I've not gone over it in detail, and not seen how he calculated the upwards force, but gravity (the downwards force) is a constant acceleration, so it's speeding up the block the whole time. The upwards retarding force is a mostly instantaneous force during the impact with a floor. So it is is only slowing the upper block down for the period of impact. Hence the effect of gravity is vastly greater than the effect of the upwards resistance.

This calculation is much easier understood in terms of energy. There's the energy in the falling block, which rapidly increases as it falls - both from gravity and from increase in mass, as more of the building is falling.. Then there's the energy required to break the floor-column connections so the fall can continue.

I'm off to superbowl in in a bit, but I'd like to revisit this at some point, as dealing with actual numbers should be a very level playing field.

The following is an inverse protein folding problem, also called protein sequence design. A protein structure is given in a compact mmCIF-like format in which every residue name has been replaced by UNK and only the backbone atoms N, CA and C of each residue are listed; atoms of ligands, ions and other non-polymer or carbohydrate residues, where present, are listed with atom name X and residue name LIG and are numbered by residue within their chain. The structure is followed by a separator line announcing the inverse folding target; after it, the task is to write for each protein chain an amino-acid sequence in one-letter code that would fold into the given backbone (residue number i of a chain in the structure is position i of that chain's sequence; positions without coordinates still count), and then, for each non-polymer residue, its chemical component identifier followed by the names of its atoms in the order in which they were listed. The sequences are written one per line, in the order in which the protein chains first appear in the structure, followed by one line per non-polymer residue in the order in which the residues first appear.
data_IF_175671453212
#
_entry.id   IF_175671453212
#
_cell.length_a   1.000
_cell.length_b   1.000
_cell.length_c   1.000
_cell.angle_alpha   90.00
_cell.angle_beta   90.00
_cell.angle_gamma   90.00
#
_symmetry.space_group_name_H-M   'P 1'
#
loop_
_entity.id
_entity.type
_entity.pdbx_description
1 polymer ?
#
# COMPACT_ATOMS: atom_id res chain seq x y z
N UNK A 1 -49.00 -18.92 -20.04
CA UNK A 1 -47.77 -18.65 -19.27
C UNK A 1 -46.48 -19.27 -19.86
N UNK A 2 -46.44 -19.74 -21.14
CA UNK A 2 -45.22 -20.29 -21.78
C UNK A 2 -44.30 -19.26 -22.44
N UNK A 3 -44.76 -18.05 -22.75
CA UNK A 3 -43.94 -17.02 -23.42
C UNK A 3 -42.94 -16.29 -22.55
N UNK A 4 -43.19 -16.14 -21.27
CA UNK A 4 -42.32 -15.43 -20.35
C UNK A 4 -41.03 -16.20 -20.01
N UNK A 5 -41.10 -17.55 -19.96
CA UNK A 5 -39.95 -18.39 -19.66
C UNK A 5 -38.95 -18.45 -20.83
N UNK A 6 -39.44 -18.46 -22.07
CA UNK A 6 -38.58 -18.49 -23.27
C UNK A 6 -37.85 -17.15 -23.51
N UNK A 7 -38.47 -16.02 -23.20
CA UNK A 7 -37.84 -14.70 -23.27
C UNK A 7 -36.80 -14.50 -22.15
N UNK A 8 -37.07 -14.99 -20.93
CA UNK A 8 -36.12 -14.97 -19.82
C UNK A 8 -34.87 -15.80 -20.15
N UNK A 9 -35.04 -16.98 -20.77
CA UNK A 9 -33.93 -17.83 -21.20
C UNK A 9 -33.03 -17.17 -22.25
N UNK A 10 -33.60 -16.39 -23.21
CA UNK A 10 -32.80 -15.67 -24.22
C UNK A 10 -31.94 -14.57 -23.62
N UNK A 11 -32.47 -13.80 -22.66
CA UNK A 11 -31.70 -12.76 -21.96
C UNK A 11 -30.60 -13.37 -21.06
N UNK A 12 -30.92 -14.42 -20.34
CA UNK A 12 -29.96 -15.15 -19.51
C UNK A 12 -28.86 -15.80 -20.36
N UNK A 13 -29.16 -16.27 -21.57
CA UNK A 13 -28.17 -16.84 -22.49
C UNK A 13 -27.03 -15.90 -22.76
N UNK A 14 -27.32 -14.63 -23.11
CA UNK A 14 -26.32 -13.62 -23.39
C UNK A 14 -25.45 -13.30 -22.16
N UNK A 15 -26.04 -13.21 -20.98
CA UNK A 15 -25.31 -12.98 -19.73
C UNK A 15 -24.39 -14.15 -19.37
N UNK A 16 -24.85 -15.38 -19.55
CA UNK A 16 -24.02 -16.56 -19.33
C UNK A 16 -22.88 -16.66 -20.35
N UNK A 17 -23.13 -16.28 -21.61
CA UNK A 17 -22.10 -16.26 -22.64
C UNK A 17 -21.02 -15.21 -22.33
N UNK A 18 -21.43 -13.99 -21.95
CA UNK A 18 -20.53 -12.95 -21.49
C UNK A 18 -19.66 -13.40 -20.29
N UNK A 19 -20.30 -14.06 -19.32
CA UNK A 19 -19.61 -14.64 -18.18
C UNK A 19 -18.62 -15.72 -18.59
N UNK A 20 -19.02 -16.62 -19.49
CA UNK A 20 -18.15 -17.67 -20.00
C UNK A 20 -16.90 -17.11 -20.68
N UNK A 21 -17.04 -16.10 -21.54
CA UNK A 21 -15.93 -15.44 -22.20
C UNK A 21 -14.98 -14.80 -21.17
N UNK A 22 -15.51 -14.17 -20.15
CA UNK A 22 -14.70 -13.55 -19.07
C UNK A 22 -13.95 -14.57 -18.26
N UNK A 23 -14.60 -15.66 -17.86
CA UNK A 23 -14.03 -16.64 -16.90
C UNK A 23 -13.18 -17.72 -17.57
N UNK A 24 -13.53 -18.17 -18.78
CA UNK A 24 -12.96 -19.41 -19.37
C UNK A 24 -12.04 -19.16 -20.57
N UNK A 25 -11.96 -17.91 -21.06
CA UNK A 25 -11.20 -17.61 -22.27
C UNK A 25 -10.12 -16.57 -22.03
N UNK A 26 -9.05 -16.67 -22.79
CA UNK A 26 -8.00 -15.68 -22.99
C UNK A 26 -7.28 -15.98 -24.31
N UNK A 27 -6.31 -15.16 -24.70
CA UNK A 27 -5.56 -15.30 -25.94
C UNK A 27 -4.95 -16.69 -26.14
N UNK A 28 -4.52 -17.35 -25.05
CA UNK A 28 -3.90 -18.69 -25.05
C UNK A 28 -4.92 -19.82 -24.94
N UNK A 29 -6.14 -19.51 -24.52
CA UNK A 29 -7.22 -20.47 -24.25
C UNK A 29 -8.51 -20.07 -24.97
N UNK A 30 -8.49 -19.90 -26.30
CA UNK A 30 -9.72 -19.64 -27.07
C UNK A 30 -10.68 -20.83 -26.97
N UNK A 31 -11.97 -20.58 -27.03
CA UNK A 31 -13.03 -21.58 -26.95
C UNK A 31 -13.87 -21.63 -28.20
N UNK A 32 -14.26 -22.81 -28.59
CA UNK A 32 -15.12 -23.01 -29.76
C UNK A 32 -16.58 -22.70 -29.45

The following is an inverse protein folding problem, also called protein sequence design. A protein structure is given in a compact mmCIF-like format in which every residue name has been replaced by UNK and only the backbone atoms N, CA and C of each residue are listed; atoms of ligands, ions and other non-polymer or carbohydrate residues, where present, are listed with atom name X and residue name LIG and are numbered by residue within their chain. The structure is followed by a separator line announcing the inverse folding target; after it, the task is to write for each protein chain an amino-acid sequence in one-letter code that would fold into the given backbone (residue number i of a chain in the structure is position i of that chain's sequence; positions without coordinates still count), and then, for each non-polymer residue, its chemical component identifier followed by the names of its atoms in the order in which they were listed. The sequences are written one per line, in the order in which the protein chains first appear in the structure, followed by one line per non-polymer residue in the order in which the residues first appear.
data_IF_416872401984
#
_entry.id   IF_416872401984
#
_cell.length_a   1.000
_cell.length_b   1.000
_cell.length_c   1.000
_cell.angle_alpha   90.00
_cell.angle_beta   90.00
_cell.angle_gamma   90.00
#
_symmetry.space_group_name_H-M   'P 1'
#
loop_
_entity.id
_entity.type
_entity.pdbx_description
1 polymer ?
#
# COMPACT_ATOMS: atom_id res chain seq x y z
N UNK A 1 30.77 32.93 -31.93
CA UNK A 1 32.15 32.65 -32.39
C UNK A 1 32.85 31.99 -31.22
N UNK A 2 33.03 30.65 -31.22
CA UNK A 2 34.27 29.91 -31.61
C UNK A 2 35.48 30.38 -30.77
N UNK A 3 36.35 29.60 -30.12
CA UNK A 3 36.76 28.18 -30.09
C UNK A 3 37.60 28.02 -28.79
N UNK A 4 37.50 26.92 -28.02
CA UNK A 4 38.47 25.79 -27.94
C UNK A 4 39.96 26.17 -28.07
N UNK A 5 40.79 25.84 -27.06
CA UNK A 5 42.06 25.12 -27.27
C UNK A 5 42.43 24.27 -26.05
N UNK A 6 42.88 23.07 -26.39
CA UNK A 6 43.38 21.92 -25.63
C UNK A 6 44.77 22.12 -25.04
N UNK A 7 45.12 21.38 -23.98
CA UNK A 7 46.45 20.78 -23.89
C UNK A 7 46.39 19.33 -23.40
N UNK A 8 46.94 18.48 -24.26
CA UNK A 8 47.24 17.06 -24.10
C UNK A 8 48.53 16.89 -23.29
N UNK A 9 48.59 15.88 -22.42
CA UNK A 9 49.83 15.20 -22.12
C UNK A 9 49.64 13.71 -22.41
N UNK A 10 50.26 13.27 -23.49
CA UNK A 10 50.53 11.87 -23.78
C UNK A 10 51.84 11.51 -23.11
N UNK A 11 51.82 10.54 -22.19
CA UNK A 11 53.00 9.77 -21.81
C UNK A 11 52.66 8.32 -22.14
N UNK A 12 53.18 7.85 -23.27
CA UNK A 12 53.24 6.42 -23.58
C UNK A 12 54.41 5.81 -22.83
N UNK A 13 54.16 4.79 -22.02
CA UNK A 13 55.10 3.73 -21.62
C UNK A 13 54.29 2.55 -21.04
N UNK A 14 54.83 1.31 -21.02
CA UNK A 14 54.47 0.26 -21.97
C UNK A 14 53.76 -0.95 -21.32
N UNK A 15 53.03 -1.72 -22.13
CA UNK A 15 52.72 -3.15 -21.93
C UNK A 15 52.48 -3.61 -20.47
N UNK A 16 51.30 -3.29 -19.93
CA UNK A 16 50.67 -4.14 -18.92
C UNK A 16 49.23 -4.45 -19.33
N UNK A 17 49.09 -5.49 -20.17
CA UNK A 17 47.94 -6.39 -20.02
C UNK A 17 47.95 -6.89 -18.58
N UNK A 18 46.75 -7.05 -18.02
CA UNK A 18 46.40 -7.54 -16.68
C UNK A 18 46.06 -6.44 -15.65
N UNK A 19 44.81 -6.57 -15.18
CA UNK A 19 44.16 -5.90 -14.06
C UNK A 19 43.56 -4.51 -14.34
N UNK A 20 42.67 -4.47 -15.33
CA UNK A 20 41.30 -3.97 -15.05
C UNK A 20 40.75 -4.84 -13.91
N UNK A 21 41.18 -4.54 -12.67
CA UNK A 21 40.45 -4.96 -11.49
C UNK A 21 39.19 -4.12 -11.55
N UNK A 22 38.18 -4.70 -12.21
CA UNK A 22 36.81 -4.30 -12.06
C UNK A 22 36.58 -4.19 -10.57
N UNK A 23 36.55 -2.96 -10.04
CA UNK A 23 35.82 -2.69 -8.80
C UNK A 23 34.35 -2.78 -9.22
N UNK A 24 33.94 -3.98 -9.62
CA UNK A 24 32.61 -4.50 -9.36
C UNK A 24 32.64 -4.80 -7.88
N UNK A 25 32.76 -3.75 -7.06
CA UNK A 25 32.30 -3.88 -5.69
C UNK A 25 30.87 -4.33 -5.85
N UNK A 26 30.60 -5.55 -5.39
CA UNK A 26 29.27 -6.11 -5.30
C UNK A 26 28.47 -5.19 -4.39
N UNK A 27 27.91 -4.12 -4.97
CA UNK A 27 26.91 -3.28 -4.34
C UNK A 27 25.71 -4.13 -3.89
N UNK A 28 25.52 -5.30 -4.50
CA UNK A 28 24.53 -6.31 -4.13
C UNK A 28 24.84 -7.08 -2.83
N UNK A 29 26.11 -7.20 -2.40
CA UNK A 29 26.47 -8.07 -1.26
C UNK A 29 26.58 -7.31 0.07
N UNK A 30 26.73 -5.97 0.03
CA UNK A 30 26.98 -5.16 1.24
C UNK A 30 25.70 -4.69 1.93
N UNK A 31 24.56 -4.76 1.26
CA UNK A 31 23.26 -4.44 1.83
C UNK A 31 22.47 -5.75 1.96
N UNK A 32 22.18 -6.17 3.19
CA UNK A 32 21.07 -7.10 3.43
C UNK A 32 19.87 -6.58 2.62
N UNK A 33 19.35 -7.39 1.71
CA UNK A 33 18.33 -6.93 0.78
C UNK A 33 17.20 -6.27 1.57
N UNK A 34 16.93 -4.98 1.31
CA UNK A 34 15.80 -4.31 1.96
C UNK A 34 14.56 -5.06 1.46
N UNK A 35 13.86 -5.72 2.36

How familiar are you with the the basic Newtonian equations of motion George? s=u*t+0.5*a*t*t etc?
http://en.wikipedia.org/wiki/Newtonian_mechanics

#### George B

##### Extinct but not forgotten Staff Member
Mick said:
The upwards retarding force is a mostly instantaneous force during the impact with a floor . . .

Are you saying he did not account for the instantaneous nature of the collisions and the acceleration of the combined mass of the successive crumpling building plus the first 15 floors . . . I thought he addressed that . . . I could be mistaken . . .

#### lee h oswald

##### Banned
Banned